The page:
From Middle English mischevous, from Anglo-Norman meschevous, from Old French meschever, from mes- (“mis-”) + chever (“come to an end”) (from chef (“head”)). Synchronically analyzable as mischief + -ous.
- IPA(key): /ˈmɪs.t͡ʃɪ.vəs/, also nonstandard /mɪs.ˈt͡ʃiː.vi.əs/ (often along with the nonstandard spelling misch(i)evious)
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- Causing mischief; injurious.
- 1793, Joseph Butler, The Analogy of Religion:
- ...; that good and bad actions at present are naturally rewarded and punished, not only as beneficial and mischievous to society, but also as virtuous and civious; ...
- 1892, Henry Sidgwick, Outlines of the History of Ethics:
- On the whole, therefore, he concludes that the point of indulgence at which these self-passions or self-affections begin to be mischievous to the individual coincides with that at which they begin to be mischievous to society; ...
- Troublesome, cheeky, badly behaved.
- Matthew had a twin brother called Edward, who was always mischievous and badly behaved.
The spelling "misch(i)evious" and similar ones can be found since the 16th century, so the corresponding pronunciation is at least as old. But despite being common in a wide range of social classes today, these spellings and the corresponding pronunciation are still considered nonstandard and often viewed as incorrect.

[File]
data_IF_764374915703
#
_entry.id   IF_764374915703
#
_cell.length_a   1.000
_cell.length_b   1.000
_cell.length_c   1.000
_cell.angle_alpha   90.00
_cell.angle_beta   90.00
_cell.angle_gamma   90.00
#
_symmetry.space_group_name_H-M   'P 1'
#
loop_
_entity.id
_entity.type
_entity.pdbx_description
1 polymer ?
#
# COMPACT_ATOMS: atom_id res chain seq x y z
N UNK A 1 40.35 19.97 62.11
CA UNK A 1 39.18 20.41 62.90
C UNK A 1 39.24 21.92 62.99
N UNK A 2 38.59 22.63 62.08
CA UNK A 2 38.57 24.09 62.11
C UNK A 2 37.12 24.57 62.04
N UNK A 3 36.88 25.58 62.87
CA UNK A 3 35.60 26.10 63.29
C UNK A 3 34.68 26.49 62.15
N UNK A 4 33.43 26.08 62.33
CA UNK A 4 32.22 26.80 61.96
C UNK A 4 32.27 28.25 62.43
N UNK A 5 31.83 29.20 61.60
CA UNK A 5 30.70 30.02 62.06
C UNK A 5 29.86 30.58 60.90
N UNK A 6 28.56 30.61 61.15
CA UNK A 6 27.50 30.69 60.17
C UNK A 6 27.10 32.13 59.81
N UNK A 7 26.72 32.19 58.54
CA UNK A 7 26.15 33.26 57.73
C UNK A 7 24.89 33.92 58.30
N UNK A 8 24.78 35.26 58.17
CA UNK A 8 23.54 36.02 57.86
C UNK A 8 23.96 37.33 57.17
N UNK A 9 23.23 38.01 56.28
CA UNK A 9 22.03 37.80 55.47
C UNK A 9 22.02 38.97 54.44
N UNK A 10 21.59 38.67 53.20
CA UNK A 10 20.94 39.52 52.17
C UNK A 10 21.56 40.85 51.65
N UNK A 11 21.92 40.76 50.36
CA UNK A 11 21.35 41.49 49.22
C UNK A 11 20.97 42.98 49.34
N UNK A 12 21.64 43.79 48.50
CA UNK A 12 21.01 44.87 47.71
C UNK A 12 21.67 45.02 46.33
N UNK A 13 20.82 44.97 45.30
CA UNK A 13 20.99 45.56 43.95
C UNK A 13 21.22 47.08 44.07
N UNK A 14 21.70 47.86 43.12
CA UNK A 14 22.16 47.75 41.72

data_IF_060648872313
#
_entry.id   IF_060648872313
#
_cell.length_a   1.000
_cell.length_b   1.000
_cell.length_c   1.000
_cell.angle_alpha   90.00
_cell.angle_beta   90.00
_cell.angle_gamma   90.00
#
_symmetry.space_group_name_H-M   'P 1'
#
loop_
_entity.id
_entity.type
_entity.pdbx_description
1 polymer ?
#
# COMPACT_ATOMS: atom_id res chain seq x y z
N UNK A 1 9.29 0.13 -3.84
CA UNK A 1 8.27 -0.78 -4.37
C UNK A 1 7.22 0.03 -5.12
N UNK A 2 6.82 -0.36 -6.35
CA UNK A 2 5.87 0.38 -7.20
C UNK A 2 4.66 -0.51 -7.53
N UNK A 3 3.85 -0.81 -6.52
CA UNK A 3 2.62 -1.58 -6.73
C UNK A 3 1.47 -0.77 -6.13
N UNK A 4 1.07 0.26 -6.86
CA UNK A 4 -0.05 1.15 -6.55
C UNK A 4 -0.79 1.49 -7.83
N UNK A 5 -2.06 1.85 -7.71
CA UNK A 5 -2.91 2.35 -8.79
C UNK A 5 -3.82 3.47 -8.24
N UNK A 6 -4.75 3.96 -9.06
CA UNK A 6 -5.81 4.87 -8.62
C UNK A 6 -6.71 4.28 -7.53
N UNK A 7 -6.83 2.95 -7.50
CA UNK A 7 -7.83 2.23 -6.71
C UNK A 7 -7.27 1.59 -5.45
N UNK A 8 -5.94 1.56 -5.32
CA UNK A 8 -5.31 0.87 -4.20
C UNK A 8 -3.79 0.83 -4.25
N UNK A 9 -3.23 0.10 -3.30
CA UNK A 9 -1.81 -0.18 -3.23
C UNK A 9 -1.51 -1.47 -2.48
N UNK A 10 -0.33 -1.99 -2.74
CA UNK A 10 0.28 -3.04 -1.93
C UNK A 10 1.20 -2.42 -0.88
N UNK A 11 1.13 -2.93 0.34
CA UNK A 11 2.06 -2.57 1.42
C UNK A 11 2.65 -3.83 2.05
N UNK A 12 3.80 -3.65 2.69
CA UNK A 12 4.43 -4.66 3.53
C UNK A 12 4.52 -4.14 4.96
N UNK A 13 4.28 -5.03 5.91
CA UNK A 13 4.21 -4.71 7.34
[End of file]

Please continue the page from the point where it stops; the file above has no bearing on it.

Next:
- (causing mischief): harmful, hurtful, detrimental, noxious, pernicious, destructive; see also Thesaurus:harmful
- (badly-behaved): badly-behaved, naughty
- The translations below need to be checked and inserted above into the appropriate translation tables, removing any numbers. Numbers do not necessarily match those in definitions. See instructions at Wiktionary:Entry layout#Translations.
- mischievous in Webster’s Revised Unabridged Dictionary, G. & C. Merriam, 1913
- mischievous in The Century Dictionary, The Century Co., New York, 1911
- mischievous at OneLook Dictionary Search